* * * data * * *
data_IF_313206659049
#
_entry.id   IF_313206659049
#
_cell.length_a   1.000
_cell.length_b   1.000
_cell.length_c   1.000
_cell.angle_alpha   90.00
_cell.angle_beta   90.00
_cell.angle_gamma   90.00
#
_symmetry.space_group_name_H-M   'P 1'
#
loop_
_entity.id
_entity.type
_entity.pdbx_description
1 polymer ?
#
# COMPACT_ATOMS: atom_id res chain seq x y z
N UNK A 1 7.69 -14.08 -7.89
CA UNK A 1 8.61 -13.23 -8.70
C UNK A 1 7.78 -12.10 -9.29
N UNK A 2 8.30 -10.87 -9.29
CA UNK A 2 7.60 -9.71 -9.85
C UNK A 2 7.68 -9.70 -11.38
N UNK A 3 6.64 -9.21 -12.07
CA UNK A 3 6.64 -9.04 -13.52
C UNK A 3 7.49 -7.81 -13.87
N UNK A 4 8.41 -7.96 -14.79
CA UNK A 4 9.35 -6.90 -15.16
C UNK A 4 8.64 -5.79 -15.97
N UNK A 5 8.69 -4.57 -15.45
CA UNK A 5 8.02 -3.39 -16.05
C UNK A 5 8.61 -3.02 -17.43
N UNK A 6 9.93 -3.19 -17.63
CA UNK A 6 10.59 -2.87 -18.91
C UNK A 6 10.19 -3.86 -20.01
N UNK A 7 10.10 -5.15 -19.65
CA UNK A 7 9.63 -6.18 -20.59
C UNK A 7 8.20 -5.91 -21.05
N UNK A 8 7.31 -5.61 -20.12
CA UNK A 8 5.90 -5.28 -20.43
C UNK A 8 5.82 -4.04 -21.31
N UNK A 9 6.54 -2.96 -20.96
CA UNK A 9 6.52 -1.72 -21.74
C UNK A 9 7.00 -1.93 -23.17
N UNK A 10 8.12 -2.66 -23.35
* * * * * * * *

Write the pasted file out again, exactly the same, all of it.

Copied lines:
data_IF_313206659049
#
_entry.id   IF_313206659049
#
_cell.length_a   1.000
_cell.length_b   1.000
_cell.length_c   1.000
_cell.angle_alpha   90.00
_cell.angle_beta   90.00
_cell.angle_gamma   90.00
#
_symmetry.space_group_name_H-M   'P 1'
#
loop_
_entity.id
_entity.type
_entity.pdbx_description
1 polymer ?
#
# COMPACT_ATOMS: atom_id res chain seq x y z
N UNK A 1 7.69 -14.08 -7.89
CA UNK A 1 8.61 -13.23 -8.70
C UNK A 1 7.78 -12.10 -9.29
N UNK A 2 8.30 -10.87 -9.29
CA UNK A 2 7.60 -9.71 -9.85
C UNK A 2 7.68 -9.70 -11.38
N UNK A 3 6.64 -9.21 -12.07
CA UNK A 3 6.64 -9.04 -13.52
C UNK A 3 7.49 -7.81 -13.87
N UNK A 4 8.41 -7.96 -14.79
CA UNK A 4 9.35 -6.90 -15.16
C UNK A 4 8.64 -5.79 -15.97
N UNK A 5 8.69 -4.57 -15.45
CA UNK A 5 8.02 -3.39 -16.05
C UNK A 5 8.61 -3.02 -17.43
N UNK A 6 9.93 -3.19 -17.63
CA UNK A 6 10.59 -2.87 -18.91
C UNK A 6 10.19 -3.86 -20.01
N UNK A 7 10.10 -5.15 -19.65
CA UNK A 7 9.63 -6.18 -20.59
C UNK A 7 8.20 -5.91 -21.05
N UNK A 8 7.31 -5.61 -20.12
CA UNK A 8 5.90 -5.28 -20.43
C UNK A 8 5.82 -4.04 -21.31
N UNK A 9 6.54 -2.96 -20.96
CA UNK A 9 6.52 -1.72 -21.74
C UNK A 9 7.00 -1.93 -23.17
N UNK A 10 8.12 -2.66 -23.35